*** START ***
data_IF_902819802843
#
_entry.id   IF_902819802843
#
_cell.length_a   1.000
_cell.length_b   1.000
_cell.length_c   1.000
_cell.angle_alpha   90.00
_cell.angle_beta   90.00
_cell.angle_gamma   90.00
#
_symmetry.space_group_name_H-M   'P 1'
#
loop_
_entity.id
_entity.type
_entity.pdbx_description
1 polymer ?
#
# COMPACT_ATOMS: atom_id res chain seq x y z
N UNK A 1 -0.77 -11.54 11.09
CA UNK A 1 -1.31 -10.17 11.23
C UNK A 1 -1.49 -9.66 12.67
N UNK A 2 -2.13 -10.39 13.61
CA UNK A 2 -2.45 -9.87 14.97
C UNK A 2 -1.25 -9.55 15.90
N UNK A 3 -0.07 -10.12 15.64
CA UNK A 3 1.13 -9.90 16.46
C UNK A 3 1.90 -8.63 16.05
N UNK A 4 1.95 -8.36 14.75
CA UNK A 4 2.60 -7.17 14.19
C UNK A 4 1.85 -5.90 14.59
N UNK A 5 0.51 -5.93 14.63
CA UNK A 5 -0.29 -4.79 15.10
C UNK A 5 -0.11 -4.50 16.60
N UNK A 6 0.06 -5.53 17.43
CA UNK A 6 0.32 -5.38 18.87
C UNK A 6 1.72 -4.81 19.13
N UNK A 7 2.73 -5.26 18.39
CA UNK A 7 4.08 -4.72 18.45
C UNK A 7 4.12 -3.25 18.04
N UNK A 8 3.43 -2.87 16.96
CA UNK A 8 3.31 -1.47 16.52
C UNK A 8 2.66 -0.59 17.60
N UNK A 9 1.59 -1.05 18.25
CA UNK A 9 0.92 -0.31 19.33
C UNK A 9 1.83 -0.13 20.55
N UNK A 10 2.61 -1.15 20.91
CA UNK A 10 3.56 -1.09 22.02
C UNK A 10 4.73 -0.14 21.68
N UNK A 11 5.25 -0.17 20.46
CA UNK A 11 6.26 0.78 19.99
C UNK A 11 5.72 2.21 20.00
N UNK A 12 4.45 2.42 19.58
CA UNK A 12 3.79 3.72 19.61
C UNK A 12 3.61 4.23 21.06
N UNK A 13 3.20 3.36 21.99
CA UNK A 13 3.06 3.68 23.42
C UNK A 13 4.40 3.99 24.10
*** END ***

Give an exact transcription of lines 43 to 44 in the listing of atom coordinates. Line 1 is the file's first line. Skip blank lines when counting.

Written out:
CA UNK A 8 3.31 -1.47 16.52
C UNK A 8 2.66 -0.59 17.60